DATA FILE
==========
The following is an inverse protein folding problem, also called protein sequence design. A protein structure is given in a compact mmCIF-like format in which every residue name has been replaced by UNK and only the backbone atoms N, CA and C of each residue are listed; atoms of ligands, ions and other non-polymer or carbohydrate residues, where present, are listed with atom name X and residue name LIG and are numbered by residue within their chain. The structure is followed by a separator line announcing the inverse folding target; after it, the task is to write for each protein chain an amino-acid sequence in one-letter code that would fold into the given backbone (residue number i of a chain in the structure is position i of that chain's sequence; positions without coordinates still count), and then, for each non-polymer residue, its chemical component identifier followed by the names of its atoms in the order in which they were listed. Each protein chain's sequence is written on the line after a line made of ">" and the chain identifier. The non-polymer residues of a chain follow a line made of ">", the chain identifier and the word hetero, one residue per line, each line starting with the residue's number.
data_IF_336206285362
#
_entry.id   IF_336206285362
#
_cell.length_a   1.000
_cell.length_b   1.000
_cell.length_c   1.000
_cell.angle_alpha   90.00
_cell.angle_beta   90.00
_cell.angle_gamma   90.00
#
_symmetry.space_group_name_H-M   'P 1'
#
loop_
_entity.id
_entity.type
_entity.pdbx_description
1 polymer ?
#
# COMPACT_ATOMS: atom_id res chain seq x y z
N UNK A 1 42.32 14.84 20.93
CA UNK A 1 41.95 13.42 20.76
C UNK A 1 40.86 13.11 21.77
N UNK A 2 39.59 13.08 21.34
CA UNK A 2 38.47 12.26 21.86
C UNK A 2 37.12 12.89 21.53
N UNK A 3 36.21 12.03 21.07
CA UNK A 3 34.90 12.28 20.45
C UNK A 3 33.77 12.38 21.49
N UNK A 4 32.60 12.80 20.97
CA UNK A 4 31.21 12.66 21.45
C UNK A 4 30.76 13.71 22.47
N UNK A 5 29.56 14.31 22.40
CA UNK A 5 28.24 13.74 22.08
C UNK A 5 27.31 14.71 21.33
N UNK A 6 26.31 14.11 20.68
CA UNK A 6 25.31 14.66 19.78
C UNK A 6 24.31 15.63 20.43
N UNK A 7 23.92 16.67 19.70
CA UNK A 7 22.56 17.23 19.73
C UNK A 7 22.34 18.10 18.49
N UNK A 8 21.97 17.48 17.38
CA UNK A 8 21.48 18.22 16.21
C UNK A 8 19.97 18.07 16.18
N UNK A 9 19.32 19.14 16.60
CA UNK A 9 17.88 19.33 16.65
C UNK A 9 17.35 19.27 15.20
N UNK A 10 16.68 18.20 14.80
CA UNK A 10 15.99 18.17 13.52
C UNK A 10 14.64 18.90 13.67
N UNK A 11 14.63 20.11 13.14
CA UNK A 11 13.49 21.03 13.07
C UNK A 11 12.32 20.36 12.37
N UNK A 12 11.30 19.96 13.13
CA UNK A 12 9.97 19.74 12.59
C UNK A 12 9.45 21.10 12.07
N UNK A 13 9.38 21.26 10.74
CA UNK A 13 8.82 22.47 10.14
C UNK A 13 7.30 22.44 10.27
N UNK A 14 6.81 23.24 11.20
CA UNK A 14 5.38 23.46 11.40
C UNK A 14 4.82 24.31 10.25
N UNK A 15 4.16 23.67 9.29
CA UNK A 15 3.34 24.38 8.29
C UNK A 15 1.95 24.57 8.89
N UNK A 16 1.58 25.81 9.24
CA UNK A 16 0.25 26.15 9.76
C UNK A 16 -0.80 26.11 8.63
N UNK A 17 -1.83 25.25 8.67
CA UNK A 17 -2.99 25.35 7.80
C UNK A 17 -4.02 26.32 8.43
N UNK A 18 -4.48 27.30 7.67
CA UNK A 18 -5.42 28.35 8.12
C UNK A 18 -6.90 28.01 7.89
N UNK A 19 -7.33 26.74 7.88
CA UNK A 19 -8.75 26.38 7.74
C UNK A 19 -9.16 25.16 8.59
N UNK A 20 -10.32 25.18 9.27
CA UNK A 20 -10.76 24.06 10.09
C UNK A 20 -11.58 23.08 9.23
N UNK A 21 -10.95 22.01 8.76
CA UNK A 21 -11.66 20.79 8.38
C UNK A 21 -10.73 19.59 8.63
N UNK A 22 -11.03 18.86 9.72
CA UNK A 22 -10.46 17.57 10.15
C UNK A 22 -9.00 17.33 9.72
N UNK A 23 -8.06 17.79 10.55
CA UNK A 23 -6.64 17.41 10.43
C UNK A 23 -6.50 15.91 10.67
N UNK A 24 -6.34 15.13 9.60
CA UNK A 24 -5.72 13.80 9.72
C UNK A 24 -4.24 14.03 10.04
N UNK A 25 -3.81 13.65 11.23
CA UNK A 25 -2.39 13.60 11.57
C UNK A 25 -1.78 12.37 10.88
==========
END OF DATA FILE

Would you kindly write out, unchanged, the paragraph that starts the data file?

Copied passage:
The following is an inverse protein folding problem, also called protein sequence design. A protein structure is given in a compact mmCIF-like format in which every residue name has been replaced by UNK and only the backbone atoms N, CA and C of each residue are listed; atoms of ligands, ions and other non-polymer or carbohydrate residues, where present, are listed with atom name X and residue name LIG and are numbered by residue within their chain. The structure is followed by a separator line announcing the inverse folding target; after it, the task is to write for each protein chain an amino-acid sequence in one-letter code that would fold into the given backbone (residue number i of a chain in the structure is position i of that chain's sequence; positions without coordinates still count), and then, for each non-polymer residue, its chemical component identifier followed by the names of its atoms in the order in which they were listed. Each protein chain's sequence is written on the line after a line made of ">" and the chain identifier. The non-polymer residues of a chain follow a line made of ">", the chain identifier and the word hetero, one residue per line, each line starting with the residue's number.